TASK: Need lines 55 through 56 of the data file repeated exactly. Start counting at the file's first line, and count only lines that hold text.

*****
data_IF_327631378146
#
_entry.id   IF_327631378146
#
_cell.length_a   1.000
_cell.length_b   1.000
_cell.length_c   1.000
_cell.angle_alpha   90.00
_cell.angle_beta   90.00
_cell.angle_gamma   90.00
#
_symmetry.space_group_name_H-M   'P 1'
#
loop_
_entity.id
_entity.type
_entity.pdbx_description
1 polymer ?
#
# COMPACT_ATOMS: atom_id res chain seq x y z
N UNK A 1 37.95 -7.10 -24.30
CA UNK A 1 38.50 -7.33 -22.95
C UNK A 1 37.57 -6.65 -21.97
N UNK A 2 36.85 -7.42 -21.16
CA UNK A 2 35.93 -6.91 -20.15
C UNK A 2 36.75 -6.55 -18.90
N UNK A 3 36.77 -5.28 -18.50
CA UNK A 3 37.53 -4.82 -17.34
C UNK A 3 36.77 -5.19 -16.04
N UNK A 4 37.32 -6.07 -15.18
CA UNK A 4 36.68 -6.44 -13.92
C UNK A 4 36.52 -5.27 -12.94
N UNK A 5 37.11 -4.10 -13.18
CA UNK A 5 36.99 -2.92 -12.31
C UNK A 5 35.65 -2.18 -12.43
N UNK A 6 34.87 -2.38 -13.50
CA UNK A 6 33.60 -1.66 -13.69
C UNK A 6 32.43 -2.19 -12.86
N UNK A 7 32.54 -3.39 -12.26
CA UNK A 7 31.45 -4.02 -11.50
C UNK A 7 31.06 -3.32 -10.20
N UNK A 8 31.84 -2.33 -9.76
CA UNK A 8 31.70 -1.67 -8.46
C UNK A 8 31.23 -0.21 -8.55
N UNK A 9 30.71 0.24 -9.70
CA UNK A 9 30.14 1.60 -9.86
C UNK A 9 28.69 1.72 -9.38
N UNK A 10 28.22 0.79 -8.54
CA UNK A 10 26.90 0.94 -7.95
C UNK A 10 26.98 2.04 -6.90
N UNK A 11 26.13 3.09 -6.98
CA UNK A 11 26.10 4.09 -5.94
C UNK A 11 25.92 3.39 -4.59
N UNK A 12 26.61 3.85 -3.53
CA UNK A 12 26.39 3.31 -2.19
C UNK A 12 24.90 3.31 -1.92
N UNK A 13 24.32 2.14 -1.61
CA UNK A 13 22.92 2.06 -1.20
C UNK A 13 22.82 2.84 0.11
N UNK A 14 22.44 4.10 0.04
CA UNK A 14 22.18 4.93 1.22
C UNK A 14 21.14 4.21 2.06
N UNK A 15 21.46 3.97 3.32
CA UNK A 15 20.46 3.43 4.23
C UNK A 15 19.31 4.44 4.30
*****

CA UNK A 12 26.39 3.31 -2.19
C UNK A 12 24.90 3.31 -1.92